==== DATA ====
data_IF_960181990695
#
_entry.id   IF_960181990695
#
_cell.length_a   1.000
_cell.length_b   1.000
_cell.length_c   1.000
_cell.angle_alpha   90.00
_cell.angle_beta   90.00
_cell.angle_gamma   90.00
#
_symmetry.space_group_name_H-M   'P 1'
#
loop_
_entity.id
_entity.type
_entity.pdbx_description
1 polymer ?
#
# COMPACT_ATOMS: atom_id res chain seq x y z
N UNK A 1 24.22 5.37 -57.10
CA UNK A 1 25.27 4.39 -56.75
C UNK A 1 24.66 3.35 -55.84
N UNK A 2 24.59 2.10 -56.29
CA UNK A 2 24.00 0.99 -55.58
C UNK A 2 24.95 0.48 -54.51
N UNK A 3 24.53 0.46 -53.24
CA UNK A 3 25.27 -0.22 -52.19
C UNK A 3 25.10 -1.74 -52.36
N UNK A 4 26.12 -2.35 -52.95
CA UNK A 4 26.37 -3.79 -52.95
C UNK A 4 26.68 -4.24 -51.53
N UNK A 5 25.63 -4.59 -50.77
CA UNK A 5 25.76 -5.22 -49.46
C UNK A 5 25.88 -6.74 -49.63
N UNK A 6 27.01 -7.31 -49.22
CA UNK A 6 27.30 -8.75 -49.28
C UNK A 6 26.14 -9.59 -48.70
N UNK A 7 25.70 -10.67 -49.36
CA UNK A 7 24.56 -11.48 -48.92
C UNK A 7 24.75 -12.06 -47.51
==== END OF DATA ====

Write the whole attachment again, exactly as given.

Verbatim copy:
data_IF_960181990695
#
_entry.id   IF_960181990695
#
_cell.length_a   1.000
_cell.length_b   1.000
_cell.length_c   1.000
_cell.angle_alpha   90.00
_cell.angle_beta   90.00
_cell.angle_gamma   90.00
#
_symmetry.space_group_name_H-M   'P 1'
#
loop_
_entity.id
_entity.type
_entity.pdbx_description
1 polymer ?
#
# COMPACT_ATOMS: atom_id res chain seq x y z
N UNK A 1 24.22 5.37 -57.10
CA UNK A 1 25.27 4.39 -56.75
C UNK A 1 24.66 3.35 -55.84
N UNK A 2 24.59 2.10 -56.29
CA UNK A 2 24.00 0.99 -55.58
C UNK A 2 24.95 0.48 -54.51
N UNK A 3 24.53 0.46 -53.24
CA UNK A 3 25.27 -0.22 -52.19
C UNK A 3 25.10 -1.74 -52.36
N UNK A 4 26.12 -2.35 -52.95
CA UNK A 4 26.37 -3.79 -52.95
C UNK A 4 26.68 -4.24 -51.53
N UNK A 5 25.63 -4.59 -50.77
CA UNK A 5 25.76 -5.22 -49.46
C UNK A 5 25.88 -6.74 -49.63
N UNK A 6 27.01 -7.31 -49.22
CA UNK A 6 27.30 -8.75 -49.28
C UNK A 6 26.14 -9.59 -48.70
N UNK A 7 25.70 -10.67 -49.36
CA UNK A 7 24.56 -11.48 -48.92
C UNK A 7 24.75 -12.06 -47.51